An examination of the relationship between Santiago and the Sea would benefit much by the adoption of a post-structuralist perspective through the binary of la mar and el mar and the archetypal binary of the giver and the taker. In the Spanish language, the Sea or the mar had both masculine and feminine attributes depending upon the way in which it was being viewed. Focusing on the la mar and el mar binary, Hemingway writes – “He always thought of the Sea as la mar which is what people call her in Spanish when they love her………. Some of the younger fishermen, those who used buoys as floats for their lines and had motorboats, bought when the shark livers had brought much money, spoke of her as el mar which is masculine”. This passage underpins how an analysis of this binary is crucial better to understand the old man’s relationship with the sea. The younger fishermen who would consider the sea as el mar or masculine had a very professional relationship with the sea. They had no respect for the sea, and thus they were alienated from nature. Santiago, the old fisherman who regarded the sea as la mar, a benevolent mother figure, was guided by some ethical values and understood the sea from his depth of experience of many years as a fisherman. His close affinity with the Sea was apparent in his love for the many denizens of the water and through his knowledge and insight into the mysteries of the Sea. This intimate relationship gets all the more impressed upon the reader through a contrast with the crude, feeling-less relationship of the younger fishermen with the selfsame sea.
The other binary crucial to understanding the equation between Santiago and the sea is that of the giver and the taker. Just like the sea in Synge’s Riders to the Sea, the sea in this novel of Hemingway’s is both the preserver and the destroyer for Santiago. At the beginning of the novel, Santiago is shown to be victimized by the destructive streak of the sea, which denied him fish for eighty-four long days and left him at the mercy of his student-companion Manolin and generous café owners. However, soon the role of the sea as the preserver in Santiago’s life gets identified when the Sea unites him with a Marlin fish larger in size than his skiff and provides him with nourishment in the form of eatable fishes such as the tuna and dolphins. At one point, the roles of preserver and destroyer were performed by the Sea almost simultaneously as the marlin, in refusing to line along with Santiago’s skiff, began to drain him of his life completely. The malevolence of the sea was dramatized again with the arrival of the sharks. The old man fought a gallant battle with the shark and, in turn, lost his gaff, tiller and his knife, which resulted in the sharks taking away the best part of his marlin. This is a classic example of the Hegelian war of imperatives. Upon being viewed from the perspective of the second binary, the old man’s relationship with the Sea becomes one of the “struggles for survival.”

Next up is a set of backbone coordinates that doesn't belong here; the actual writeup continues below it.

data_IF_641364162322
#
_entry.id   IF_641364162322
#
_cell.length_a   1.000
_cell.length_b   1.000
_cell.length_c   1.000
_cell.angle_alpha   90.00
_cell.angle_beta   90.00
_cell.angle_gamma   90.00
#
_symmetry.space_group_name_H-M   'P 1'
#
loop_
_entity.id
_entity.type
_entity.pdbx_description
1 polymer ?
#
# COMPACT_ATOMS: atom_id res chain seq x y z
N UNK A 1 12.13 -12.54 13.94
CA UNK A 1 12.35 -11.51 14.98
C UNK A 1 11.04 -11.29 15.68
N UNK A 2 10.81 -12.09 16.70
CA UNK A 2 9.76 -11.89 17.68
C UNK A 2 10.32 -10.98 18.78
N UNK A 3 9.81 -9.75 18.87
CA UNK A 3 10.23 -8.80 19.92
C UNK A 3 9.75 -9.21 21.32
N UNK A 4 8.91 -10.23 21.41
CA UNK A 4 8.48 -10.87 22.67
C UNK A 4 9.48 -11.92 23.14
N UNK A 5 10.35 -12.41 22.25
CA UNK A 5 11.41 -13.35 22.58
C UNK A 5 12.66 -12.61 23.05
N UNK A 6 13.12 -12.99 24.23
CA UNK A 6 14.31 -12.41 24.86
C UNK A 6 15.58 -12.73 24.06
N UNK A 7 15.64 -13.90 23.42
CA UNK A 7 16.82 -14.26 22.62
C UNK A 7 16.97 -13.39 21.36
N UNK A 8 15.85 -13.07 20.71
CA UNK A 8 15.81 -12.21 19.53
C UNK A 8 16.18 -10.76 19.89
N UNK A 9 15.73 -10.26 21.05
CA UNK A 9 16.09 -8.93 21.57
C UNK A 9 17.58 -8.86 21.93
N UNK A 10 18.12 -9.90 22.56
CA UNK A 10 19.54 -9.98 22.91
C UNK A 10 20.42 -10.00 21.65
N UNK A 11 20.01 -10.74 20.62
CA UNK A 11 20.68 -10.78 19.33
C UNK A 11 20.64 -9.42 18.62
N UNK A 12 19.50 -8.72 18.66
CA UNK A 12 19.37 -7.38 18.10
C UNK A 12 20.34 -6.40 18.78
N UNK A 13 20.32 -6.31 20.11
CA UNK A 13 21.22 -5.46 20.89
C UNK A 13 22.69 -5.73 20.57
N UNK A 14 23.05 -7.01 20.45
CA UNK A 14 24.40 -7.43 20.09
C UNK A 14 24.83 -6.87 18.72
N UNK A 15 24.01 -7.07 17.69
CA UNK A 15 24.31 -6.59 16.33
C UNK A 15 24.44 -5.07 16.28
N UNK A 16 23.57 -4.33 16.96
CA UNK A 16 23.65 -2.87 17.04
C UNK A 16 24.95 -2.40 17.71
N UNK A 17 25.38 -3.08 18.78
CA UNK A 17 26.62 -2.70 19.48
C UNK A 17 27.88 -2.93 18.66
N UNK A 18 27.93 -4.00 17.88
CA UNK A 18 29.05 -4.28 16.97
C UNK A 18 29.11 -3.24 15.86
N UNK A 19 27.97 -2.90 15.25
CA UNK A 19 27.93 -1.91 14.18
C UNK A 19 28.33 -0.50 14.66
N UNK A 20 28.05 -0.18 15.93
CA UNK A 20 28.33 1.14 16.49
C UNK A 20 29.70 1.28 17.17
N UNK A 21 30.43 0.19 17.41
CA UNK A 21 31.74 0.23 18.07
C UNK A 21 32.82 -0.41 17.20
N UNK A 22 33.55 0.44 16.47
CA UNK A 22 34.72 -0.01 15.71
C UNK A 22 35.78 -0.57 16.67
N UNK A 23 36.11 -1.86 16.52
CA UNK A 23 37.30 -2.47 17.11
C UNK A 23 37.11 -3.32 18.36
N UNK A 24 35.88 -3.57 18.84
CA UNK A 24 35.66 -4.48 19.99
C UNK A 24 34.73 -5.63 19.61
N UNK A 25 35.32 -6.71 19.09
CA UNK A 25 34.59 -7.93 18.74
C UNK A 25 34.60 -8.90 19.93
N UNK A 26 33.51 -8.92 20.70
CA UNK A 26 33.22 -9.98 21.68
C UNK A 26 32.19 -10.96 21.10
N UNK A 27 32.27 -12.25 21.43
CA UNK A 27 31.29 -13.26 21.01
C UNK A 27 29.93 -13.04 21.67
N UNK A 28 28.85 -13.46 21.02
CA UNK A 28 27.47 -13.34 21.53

Thus we see that the relationship between the old man the sea enhances the pleasure of critically appreciating the novel by virtue of its interpretation on various levels. What Hemingway intended for this relationship to be cannot be ascertained for sure. However, literature being subjective, this relationship has nothing to lose and much to gain by critical conjecture. Hope The Old Man’s Relationship with the Sea: Critical Appreciation helps. You can also refer to The Old Man and the Sea Essay: Man’s Archetypal Battle with Nature.